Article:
Preventing asbestosis

Under the Control of Asbestos Regulations (2012), certain measures have been put in place to reduce the risk of asbestos exposure, which can lead to asbestos-related diseases.

Examples of these measures include:

  • a licence from the Health and Safety Executive (HSE) to work in any occupation that deals with asbestos, such as asbestos insulation and coating
  • personal protective equipment, such as respirators, are needed to ensure safety
  • the second-hand use of asbestos products has been banned
  • suitable training is required for anyone who might be exposed to asbestos
  • a new control limit, which cannot be exceeded (0.1 fibres being breathed in per millilitre of air over a four-hour period)
  • employers cannot use their own workers to carry out work in their own premises that would usually require a licence without first obtaining a licence
  • whoever has control of a building must assess and manage any asbestos that exists in that building
  • a risk assessment must be carried out by all employers to assess the risk of their employees’ exposure to asbestos
  • some non-licensed work needs to be notified to the relevant enforcing authority, and brief written records should be kept of non-licensed work that has to be notified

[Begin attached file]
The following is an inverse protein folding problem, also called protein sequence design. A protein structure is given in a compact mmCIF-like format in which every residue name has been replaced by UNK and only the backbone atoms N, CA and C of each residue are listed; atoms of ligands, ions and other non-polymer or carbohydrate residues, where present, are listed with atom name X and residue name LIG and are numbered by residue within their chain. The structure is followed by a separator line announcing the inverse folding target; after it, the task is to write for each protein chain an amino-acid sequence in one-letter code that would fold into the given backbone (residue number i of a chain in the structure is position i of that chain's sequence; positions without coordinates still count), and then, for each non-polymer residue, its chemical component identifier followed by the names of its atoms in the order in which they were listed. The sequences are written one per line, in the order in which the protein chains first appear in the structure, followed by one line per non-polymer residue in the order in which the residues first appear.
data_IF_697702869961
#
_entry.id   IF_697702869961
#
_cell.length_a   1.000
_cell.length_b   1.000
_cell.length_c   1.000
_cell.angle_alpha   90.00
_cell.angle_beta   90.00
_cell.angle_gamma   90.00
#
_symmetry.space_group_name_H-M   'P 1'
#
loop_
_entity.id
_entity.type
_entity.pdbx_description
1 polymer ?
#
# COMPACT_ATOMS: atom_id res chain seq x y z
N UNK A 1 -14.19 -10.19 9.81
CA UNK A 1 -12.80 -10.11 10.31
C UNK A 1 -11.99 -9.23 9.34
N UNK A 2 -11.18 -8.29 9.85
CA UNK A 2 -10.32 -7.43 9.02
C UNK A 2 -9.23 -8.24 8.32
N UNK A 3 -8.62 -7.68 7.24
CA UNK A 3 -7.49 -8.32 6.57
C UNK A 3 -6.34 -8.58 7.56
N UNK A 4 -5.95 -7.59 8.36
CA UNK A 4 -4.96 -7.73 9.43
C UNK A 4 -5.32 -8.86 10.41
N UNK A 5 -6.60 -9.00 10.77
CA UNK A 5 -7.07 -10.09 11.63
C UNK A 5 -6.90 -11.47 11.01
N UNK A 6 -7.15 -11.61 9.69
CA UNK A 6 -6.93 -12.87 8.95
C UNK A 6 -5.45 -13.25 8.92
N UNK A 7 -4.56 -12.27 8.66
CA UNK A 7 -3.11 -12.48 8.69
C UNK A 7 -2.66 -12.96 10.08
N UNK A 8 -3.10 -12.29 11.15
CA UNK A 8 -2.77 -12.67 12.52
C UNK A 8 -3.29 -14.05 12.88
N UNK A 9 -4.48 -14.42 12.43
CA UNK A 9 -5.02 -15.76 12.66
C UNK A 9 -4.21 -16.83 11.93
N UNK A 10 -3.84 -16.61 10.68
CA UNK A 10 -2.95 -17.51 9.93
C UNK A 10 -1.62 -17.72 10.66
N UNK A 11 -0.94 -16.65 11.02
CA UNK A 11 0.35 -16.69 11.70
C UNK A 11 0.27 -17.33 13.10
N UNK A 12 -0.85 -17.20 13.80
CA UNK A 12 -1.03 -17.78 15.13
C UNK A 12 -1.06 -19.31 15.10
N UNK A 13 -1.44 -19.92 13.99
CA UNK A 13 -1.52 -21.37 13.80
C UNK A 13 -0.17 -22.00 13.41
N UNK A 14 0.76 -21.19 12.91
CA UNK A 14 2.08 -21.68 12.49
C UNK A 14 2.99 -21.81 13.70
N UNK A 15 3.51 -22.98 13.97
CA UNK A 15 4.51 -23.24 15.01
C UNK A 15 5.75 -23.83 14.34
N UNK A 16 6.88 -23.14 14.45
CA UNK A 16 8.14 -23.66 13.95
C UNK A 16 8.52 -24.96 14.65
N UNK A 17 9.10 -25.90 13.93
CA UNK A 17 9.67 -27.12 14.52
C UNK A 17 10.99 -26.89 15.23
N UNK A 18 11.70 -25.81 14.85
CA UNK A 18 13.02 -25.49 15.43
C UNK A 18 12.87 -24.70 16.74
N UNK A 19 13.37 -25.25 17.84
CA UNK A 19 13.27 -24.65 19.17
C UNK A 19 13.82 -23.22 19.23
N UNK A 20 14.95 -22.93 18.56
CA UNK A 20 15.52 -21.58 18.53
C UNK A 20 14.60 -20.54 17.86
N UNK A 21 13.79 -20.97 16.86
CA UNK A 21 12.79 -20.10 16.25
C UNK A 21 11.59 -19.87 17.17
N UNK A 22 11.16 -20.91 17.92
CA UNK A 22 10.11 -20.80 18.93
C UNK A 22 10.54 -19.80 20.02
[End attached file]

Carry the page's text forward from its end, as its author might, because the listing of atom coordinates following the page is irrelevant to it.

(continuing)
• by April 2015, all workers/self-employed doing notifiable non-licensed work with asbestos must be under health surveillance by a doctor

Read the full Control of Asbestos Regulations 2012 (pdf, 142kb).

If you are not sure whether the asbestos materials you are working with pose a risk to your health, you should stop working and seek advice from your employer.

If you are still concerned after speaking to your employer, you can contact the Health and Safety Executive (HSE) or your trade union representative (if you have one).

Asbestos risks

Strict regulations were introduced in 1970 to regulate the use of asbestos in the workplace.

However, the import, supply and use of brown and blue types of asbestos was not banned in the UK until 1985. White asbestos was banned in 1999, except for a small number of specialist uses of the material. This means that buildings that were built or refurbished before the year 2000 could still contain asbestos.

Read the Health and Safety Executive (HSE) Asbestos Hidden Killer campaign leaflet (pdf, 362kb).

Comments are closed.